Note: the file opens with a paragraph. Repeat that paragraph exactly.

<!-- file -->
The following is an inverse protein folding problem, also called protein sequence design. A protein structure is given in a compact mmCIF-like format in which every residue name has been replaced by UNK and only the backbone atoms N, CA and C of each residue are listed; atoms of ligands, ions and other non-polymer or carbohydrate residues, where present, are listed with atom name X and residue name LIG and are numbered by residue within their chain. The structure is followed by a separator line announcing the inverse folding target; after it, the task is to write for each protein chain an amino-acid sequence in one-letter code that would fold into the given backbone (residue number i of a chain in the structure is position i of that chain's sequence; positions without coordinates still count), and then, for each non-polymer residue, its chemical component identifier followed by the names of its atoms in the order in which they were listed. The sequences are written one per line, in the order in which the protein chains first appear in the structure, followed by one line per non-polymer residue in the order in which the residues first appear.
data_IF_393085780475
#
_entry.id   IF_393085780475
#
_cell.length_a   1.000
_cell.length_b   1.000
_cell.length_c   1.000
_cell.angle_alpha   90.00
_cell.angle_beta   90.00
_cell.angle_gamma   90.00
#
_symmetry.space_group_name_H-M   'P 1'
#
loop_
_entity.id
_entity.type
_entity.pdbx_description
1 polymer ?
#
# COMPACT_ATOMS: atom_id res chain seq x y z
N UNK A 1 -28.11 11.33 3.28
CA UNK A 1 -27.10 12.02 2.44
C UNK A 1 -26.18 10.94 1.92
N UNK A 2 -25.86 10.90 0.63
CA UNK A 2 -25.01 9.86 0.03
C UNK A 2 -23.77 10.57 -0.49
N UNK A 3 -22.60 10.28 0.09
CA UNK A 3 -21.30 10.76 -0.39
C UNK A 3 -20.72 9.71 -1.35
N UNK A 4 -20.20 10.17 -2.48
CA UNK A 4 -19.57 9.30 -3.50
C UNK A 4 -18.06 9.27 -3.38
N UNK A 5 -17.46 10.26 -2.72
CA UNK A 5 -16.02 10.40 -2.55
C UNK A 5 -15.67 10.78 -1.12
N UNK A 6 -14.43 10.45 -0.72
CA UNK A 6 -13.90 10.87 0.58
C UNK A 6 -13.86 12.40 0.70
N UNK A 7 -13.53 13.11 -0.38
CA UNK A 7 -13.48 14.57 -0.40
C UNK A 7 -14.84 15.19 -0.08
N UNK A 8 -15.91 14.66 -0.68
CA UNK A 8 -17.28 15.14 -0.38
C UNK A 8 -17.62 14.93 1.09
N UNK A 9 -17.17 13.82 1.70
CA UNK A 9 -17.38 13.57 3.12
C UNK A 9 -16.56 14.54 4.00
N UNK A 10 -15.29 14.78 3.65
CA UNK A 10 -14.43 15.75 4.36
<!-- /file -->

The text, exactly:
The following is an inverse protein folding problem, also called protein sequence design. A protein structure is given in a compact mmCIF-like format in which every residue name has been replaced by UNK and only the backbone atoms N, CA and C of each residue are listed; atoms of ligands, ions and other non-polymer or carbohydrate residues, where present, are listed with atom name X and residue name LIG and are numbered by residue within their chain. The structure is followed by a separator line announcing the inverse folding target; after it, the task is to write for each protein chain an amino-acid sequence in one-letter code that would fold into the given backbone (residue number i of a chain in the structure is position i of that chain's sequence; positions without coordinates still count), and then, for each non-polymer residue, its chemical component identifier followed by the names of its atoms in the order in which they were listed. The sequences are written one per line, in the order in which the protein chains first appear in the structure, followed by one line per non-polymer residue in the order in which the residues first appear.